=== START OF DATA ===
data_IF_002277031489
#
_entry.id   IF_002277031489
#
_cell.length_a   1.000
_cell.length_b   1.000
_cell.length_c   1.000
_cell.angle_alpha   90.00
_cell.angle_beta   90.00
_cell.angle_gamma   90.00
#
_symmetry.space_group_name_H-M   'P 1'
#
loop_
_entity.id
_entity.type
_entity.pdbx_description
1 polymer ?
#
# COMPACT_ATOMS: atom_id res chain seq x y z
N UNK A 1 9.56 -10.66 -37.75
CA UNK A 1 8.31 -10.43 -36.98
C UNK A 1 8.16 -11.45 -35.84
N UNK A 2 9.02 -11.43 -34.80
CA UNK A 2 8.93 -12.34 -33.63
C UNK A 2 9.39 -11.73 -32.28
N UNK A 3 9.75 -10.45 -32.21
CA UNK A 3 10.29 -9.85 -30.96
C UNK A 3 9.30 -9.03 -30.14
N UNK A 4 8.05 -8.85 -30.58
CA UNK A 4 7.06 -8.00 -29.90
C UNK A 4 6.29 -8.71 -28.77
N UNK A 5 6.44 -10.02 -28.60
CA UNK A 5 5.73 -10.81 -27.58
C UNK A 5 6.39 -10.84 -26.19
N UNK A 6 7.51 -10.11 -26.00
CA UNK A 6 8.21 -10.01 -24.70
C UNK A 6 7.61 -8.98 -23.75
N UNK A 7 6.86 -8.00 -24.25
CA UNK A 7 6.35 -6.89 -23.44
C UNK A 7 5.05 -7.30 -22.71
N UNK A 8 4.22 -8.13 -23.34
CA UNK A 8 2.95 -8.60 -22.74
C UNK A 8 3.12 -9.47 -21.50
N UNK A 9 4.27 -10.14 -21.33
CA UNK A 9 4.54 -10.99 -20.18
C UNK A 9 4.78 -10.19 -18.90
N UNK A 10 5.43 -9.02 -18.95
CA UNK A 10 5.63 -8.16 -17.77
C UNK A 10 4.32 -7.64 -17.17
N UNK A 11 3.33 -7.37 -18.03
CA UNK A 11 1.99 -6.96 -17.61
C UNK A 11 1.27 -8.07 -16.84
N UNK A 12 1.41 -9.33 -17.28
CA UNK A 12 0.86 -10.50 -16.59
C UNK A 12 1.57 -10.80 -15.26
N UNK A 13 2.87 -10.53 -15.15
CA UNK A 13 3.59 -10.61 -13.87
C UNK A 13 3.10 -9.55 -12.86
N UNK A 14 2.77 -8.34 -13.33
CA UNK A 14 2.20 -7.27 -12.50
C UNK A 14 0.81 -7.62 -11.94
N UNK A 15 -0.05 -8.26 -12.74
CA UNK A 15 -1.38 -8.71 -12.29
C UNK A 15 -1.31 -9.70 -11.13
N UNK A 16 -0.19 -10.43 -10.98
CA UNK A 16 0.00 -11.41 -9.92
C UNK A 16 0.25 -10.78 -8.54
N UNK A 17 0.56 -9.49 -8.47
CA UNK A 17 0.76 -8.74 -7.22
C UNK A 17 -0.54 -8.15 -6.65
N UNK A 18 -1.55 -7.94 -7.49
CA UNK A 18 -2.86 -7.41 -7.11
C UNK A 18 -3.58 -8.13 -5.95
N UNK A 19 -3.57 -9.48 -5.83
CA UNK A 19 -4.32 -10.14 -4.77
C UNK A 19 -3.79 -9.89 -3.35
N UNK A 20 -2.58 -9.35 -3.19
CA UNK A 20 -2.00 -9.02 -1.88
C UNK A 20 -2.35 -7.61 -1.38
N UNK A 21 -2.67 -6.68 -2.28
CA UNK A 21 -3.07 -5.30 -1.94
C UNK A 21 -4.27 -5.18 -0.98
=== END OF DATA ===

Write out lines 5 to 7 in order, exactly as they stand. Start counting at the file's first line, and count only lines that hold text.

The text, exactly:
_cell.length_a   1.000
_cell.length_b   1.000
_cell.length_c   1.000